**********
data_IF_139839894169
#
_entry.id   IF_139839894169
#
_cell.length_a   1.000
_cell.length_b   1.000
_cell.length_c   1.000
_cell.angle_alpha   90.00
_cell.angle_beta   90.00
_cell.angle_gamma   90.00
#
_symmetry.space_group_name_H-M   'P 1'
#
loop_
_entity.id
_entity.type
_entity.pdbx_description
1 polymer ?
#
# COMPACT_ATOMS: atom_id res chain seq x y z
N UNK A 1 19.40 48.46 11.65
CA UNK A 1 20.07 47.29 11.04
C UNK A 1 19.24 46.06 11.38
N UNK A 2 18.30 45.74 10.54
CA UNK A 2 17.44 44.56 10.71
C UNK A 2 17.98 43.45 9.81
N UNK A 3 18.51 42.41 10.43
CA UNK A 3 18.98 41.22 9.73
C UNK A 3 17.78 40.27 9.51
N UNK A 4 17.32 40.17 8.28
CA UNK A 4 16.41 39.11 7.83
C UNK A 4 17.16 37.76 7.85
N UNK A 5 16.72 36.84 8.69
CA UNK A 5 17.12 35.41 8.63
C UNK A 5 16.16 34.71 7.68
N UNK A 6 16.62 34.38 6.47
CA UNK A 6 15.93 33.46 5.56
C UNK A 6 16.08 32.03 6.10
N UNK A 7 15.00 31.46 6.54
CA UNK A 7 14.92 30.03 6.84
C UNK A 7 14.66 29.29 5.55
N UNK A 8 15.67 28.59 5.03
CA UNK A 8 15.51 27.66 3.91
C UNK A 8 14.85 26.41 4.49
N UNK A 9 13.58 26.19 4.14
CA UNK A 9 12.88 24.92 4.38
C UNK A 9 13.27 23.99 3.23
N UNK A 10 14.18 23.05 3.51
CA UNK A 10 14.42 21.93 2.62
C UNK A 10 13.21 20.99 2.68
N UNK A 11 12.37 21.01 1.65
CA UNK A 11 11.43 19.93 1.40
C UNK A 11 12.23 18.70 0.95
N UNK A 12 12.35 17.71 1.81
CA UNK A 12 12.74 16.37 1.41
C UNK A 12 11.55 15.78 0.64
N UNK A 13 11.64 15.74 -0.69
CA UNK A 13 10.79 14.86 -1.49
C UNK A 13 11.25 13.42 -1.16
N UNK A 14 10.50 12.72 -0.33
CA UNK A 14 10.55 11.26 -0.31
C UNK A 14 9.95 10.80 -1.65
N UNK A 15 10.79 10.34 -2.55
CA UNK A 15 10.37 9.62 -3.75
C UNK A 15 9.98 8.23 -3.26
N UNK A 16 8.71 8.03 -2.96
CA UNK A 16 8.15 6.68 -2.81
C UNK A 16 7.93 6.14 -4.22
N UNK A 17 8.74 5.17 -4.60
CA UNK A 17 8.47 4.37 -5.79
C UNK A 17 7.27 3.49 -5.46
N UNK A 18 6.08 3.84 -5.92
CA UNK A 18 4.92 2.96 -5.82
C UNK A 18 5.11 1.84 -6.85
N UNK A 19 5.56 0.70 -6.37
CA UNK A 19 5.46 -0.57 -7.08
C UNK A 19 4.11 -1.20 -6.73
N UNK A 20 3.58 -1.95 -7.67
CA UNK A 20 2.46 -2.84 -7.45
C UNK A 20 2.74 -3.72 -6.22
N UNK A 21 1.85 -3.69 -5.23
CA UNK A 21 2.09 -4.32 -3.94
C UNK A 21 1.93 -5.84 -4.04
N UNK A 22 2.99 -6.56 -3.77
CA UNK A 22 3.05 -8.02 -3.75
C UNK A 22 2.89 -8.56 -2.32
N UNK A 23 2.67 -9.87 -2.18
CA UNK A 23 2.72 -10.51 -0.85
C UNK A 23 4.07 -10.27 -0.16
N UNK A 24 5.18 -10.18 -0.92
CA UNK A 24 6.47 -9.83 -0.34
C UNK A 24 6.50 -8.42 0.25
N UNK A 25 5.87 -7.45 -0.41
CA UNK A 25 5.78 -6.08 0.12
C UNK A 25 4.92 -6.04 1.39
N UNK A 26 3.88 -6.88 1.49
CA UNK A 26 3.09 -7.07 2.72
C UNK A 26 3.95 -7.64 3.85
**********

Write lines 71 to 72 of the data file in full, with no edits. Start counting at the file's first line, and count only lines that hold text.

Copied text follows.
C UNK A 17 7.27 3.49 -5.46
N UNK A 18 6.08 3.84 -5.92